“Duda has been innovating for 92 years, as we recognize that we have to be innovative to survive and thrive,” said Sammy Duda, senior vice president of national operations for Duda Farm Fresh Foods. “With our continuing investments in R&D around flavor, taste, texture and convenience, we aim to improve the eating experience of our consumers while improving the sustainable production practices that are essential in today’s environment. We are excited about our investments and the new products the investments will allow us to introduce.”
In addition to creating new and improved varieties, farmers are also growing their commitment to R&D by expanding the market and offering new commodities to consumers.
Mulholland Citrus, which today specializes in easy-peel mandarins, was the first to propagate, grow and market the W. Murcott variety in the early 1990s. While traveling halfway around the world, in Morocco, Tom Muholland of Mulholland Citrus came across a species of citrus not available anywhere in the United States: the seedless W. Murcott mandarin. Mulholland Citrus then became the first American company to bring the mandarin to the United States. He named them “Delite” and launched the easy peel industry that was to follow.
“There are many types of citrus, and as farmers, we are the innovators looking for new varieties to develop to bring to the marketplace for the consumer to enjoy,” said Heather Mulholland, fourth-generation farmer and chief operating officer at Mulholland Citrus.
By the same token, broccolini—a broccoli-Chinese kale hybrid—graced our plates more than 20 years ago through the successful partnership between Mann Packing (which was recently acquired by Dole) and Sakata Seed. Broccolini, which has smaller florets and a longer, thinner stalk than broccoli, was developed by Sakata Seed’s plant breeders and successfully brought to the American market by Mann Packing. Today, the popularity of broccolini is rising and more restaurants ranging from fast casual to fine dining are using it in haute side dishes.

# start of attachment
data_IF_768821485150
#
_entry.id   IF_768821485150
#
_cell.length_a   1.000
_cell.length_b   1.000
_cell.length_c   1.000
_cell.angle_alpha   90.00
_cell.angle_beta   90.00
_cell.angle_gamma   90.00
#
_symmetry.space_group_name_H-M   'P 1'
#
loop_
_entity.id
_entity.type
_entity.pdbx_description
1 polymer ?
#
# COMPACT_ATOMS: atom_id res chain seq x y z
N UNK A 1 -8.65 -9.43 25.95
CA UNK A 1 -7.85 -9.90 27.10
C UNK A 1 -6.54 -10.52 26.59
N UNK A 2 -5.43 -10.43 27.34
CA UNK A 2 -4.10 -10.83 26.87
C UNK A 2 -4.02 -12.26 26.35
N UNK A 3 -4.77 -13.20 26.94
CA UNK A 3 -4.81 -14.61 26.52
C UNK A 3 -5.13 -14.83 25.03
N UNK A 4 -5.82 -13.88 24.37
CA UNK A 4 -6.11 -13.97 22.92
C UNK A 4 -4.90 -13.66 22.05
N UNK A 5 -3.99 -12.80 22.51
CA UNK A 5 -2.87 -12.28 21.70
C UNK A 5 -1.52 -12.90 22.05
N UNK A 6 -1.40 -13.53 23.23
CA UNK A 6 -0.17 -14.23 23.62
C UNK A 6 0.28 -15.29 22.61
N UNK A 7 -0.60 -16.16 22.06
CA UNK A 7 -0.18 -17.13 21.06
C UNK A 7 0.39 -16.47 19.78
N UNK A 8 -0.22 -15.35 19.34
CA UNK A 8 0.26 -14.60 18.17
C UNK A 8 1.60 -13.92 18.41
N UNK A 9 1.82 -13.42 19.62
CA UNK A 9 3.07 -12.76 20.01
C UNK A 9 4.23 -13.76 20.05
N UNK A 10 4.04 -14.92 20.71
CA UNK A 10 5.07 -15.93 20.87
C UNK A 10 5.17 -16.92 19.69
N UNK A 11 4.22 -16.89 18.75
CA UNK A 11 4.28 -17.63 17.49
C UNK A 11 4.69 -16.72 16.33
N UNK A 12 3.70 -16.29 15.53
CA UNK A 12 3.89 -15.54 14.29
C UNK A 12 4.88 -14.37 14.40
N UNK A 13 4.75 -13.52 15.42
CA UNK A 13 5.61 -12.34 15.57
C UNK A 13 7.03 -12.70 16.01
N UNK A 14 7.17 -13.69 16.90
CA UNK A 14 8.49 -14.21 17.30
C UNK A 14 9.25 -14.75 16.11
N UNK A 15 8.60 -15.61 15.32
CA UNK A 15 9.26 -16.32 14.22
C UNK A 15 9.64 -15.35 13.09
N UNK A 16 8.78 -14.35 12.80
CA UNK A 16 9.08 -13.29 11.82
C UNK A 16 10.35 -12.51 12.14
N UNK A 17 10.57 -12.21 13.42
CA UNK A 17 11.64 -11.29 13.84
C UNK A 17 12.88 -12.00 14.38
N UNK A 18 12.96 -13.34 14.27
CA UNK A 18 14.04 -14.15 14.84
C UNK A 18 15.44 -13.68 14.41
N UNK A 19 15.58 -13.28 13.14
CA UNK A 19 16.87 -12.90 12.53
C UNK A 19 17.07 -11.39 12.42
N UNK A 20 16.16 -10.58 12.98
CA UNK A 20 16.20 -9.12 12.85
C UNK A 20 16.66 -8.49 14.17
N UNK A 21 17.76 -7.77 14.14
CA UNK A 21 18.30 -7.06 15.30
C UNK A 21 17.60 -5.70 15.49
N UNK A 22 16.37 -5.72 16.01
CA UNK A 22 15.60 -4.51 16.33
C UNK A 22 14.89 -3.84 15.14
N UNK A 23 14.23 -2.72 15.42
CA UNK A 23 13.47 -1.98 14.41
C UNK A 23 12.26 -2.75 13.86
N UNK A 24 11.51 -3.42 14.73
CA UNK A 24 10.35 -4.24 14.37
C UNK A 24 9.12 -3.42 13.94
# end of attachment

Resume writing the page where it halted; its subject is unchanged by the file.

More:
With changing diets, a rising world population and an increase in the global demand for food, the list of companies who are dedicated to prioritizing R&D continues to grow. The U.S. Department of Agriculture reported that private sector funding in food and agricultural R&D has risen rapidly over the last decade and now surpasses public sector funding. Between 2008 and 2013, public food and agricultural R&D declined by approximately 20 percent while private R&D funding increased by 64 percent. This includes investments in research, development and outreach of new varieties and technologies to mitigate animal and plant diseases, as well as increase productivity, sustainability and product quality.
The agricultural technology boom is also playing a significant role in the surge of R&D funding. AgFunder reported that in 2017, investment in agtech startups reached $10.1 billion—a 29 percent year-over-year increase. To support farmers’ efforts in innovating new fresh produce varieties, agtech start-up companies are developing technology to assist in everything from planning and optimization to automation and irrigation management. In fact, Hazel Technologies, a resident of the Western Growers Center for Innovation & Technology and winner of the 2017 AgSharks™ Competition, has developed sachets that can be placed in boxes of fresh produce to extend shelf life. Hazel’s sachets time-release active ingredients into the storage atmosphere of commercially-packed produce, biochemically fighting spoilage by slowing the aging process and proliferation of disease.
As investment in R&D continues to soar, new innovations, such as Hazel’s spoilage-fighting inserts, are game changers for the industry. It can open doors for new fresh produce varieties to flourish and perhaps become the star menu items at local restaurants.